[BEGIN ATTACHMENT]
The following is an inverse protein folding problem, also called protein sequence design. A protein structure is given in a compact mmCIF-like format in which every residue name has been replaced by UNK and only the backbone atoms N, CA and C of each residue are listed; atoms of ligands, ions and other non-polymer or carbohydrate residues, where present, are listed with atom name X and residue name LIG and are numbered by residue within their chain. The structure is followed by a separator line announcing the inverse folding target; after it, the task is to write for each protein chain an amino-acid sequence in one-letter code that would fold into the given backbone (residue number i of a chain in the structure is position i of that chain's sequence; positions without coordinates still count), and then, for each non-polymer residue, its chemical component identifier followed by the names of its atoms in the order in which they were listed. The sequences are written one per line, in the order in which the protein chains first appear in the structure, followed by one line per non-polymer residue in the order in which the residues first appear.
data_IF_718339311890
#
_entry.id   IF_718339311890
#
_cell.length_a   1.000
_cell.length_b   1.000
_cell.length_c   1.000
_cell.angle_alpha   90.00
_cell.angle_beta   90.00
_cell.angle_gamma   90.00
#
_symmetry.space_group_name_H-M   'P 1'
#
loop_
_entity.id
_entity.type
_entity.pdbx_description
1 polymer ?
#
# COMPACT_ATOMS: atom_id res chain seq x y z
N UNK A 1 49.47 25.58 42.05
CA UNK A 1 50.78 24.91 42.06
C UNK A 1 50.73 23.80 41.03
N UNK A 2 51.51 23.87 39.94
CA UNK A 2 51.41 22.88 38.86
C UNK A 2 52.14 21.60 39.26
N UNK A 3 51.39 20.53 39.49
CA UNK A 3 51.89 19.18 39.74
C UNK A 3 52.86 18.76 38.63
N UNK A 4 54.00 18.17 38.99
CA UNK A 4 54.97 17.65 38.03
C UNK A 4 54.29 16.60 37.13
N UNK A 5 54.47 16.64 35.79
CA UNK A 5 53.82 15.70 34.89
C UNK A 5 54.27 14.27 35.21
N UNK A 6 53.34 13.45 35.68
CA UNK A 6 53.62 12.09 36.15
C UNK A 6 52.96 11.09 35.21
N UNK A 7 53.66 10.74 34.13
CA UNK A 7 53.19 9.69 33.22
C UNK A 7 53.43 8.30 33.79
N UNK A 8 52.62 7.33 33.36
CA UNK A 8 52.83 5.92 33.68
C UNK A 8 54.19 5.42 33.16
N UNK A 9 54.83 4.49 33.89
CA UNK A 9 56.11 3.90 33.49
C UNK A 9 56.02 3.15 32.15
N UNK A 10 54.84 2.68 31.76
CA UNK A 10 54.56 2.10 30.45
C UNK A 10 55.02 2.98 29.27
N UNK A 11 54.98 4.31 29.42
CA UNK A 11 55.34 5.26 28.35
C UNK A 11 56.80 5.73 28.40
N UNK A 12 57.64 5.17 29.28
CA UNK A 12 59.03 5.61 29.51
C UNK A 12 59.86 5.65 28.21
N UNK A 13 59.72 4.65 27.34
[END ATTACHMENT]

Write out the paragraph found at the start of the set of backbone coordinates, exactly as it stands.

The following is an inverse protein folding problem, also called protein sequence design. A protein structure is given in a compact mmCIF-like format in which every residue name has been replaced by UNK and only the backbone atoms N, CA and C of each residue are listed; atoms of ligands, ions and other non-polymer or carbohydrate residues, where present, are listed with atom name X and residue name LIG and are numbered by residue within their chain. The structure is followed by a separator line announcing the inverse folding target; after it, the task is to write for each protein chain an amino-acid sequence in one-letter code that would fold into the given backbone (residue number i of a chain in the structure is position i of that chain's sequence; positions without coordinates still count), and then, for each non-polymer residue, its chemical component identifier followed by the names of its atoms in the order in which they were listed. The sequences are written one per line, in the order in which the protein chains first appear in the structure, followed by one line per non-polymer residue in the order in which the residues first appear.